First half: 13 carries, 35 yards, 0 TD

Second half: 17 carries, 126 yards, 3 TD

Add 21 more yards in overtime, and you see the full story of his dominance. Henry came alive in the second half, and what’s this? Six receptions for 55 yards? That’s a career-high in receptions for King Henry. If he starts commanding more targets, Henry becomes a favorite to be top 2 overall this season in fantasy. He’s awesome. Let’s move along. Oh, but first, here’s the 60-yard TD run. You’re welcome.




Wide Receivers/Tight Ends


Julio Jones: 8 targets, 6 receptions, 128 yards

A.J. Brown: 9 targets, 3 reception, 43 yards


Julio Jones looked great, and it’s an encouraging sign for fantasy owners to see a very Julio-ish stat line in only his second game. In reality, it probably should have been more. With just over a minute to go in the first half, Ryan Tannehill connected with Julio Jones on what seemed to be a fancy footwork touchdown:



Upon booth review, the score was overturned. I’m not convinced, and neither were Titans fans.



That was third down, so Tennesse settled for a field goal.

A.J. Brown had a more disappointing box score. Brown had a couple of key drops that hurt his team and his final line, and he is going to be competing with Julio every week for top dog in this receiver’s room. However, nine targets is a very healthy share, and he should continue to see enough volume to be a weekly WR1.

Anthony Firkser was a late inactive due to a knee injury, and the Titans went full committee at tight end, with Tannehill sprinkling targets to Geoff SwaimMyCole Pruitt, and Tommy Hudson. None are fantasy-relevant.


Seattle Seahawks




Russell Wilson: 22/31, 343 yards, 2 TD | 3 carries, 16 yards

Smell that? Welcome to Wilson’s. Russell Wilson‘s stat line is very similar to Tannehill’s in Week 2, but the two deep (deeeeeep) touchdowns are the story, both in the box score and on Twitter.



For the second game in a row, Wilson connected with Lockett for a score. This week, Russ let Freddie Swain join in on the fun, taking advantage of some shoddy defense to the tune of 68 yards. Missed assignment, anyone?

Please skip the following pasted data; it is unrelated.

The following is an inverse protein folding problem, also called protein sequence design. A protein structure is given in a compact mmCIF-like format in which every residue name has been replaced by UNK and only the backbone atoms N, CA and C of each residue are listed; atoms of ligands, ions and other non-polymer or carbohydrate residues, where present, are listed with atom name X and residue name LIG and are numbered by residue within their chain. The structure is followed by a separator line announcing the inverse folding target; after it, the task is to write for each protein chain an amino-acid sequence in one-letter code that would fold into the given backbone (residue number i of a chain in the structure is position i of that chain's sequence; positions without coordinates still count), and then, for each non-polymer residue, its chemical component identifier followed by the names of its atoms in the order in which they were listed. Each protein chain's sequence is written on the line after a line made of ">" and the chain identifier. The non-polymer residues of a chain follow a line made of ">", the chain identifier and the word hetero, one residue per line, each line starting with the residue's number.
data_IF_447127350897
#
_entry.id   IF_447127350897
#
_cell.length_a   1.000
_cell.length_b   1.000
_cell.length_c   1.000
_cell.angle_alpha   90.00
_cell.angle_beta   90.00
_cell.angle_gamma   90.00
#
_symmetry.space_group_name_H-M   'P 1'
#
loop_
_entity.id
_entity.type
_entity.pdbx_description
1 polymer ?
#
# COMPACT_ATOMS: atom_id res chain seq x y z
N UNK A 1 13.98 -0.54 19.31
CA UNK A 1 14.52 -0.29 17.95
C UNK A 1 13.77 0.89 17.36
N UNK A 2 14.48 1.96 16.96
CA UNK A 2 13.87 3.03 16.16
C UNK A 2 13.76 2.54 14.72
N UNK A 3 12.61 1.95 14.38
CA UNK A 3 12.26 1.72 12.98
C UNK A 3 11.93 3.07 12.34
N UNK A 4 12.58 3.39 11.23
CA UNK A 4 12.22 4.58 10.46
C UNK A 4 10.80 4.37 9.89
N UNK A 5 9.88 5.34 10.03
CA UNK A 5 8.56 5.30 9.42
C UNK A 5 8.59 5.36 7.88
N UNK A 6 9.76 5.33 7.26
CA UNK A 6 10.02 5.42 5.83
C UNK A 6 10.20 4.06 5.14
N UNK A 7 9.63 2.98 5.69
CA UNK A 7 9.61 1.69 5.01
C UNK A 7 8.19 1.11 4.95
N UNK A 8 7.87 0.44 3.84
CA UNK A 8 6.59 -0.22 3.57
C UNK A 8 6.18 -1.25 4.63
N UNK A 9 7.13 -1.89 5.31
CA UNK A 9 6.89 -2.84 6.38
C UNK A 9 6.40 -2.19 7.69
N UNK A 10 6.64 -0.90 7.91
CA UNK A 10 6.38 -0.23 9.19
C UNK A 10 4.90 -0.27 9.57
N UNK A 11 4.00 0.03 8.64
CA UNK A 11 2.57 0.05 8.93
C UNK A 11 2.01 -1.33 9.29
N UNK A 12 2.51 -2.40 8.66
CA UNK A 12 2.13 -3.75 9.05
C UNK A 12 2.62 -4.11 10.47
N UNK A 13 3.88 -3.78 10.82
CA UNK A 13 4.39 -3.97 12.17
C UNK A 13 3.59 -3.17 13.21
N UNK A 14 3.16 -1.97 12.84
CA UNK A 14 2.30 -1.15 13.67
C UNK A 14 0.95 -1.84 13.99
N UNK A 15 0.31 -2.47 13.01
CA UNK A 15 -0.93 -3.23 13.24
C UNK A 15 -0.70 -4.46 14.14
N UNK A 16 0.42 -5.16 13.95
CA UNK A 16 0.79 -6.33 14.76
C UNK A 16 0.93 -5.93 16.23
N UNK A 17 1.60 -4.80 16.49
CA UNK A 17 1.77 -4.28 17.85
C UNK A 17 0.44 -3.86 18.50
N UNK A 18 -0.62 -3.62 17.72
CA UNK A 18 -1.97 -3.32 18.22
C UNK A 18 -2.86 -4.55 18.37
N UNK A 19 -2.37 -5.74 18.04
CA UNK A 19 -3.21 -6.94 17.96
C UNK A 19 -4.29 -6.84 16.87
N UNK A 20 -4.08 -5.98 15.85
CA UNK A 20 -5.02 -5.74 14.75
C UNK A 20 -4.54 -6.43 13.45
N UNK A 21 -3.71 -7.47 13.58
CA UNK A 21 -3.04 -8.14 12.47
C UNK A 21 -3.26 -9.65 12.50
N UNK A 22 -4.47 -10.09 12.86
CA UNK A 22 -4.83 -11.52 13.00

Wilson threw the ball a bit more than in Week 1, and as long as Shane Waldron and Pete Carroll let Russ cook, he will continue to be a major value for wherever you got him in your draft.


Running Backs


Chris Carson: 13 carries, 31 yards, 2 TD

Alex Collins: 1 carry, 25 yards

Travis Homer: 2 targets, 2 receptions, 14 yards


Two goal-line scores salvaged what would have been an extremely disappointing day for Chris Carson. Carson continued to carry the rushing workload, accounting for 13 of Seattle’s 15 rushing attempts in the game. However, the snap share gives some cause for concern. Unlike Week 1, it was Travis Homer, not Chris Carson, on the field for third downs. It didn’t amount to much for Homer’s stat line, but Carson’s ceiling is capped if he is not going to get the snaps on receiving downs.


Wide Receivers/Tight Ends


Tyler Lockett: 11 targets, 8 receptions, 178 yards, TD

D.K. Metcalf: 11 targets, 6 receptions, 53 yards

Freddie Swain: 5 targets, 5 receptions, 95 yards, TD

Gerald Everett: 2 targets, 1 reception, 3 yards


As in Week 1, we saw Tyler Lockett and D.K. Metcalf in lockstep as far as snaps, routes, and targets are concerned. And just like Week 1, it was Lockett who had the big fantasy day. Ole Miss alum Metcalf did seem a little preoccupied in the first half with Kristian Fulton, who went to LSU. Maybe there was just a little SEC rivalry going on there, but it seemed to get under Metcalf’s skin. Either way, it was a disappointing result for Metcalf, but he will be fine moving forward. Lockett is making the case that he is, if not the WR1, the preferred deep-ball threat in this offense.



Second-year WR Freddie Swain made the most of his targets today. Swain was able to get behind coverage for an easy score, and there are always opportunities in this version of a Russell Wilson offense. Swain is someone to keep an eye on, but he’d have to put together a few games like this to be on the fantasy radar.

TE Gerald Everett only saw two targets in Week 2, but he was on the field for 43 offensive snaps (80%) and ran routes on 29 of those snaps. Simply, Everett is a part of this offense. The targets went to the receivers today, but Russell Wilson has been good for fantasy tight ends before. Everett could be a streaming option in the right matchups.


AJ Passman (@ajpassman on Twitter)

One response to “What We Saw: Week 2”

  1. Voucher Sort says:

    thank you this is great. I just thought I’d let you know there’s a typo in yyour title though?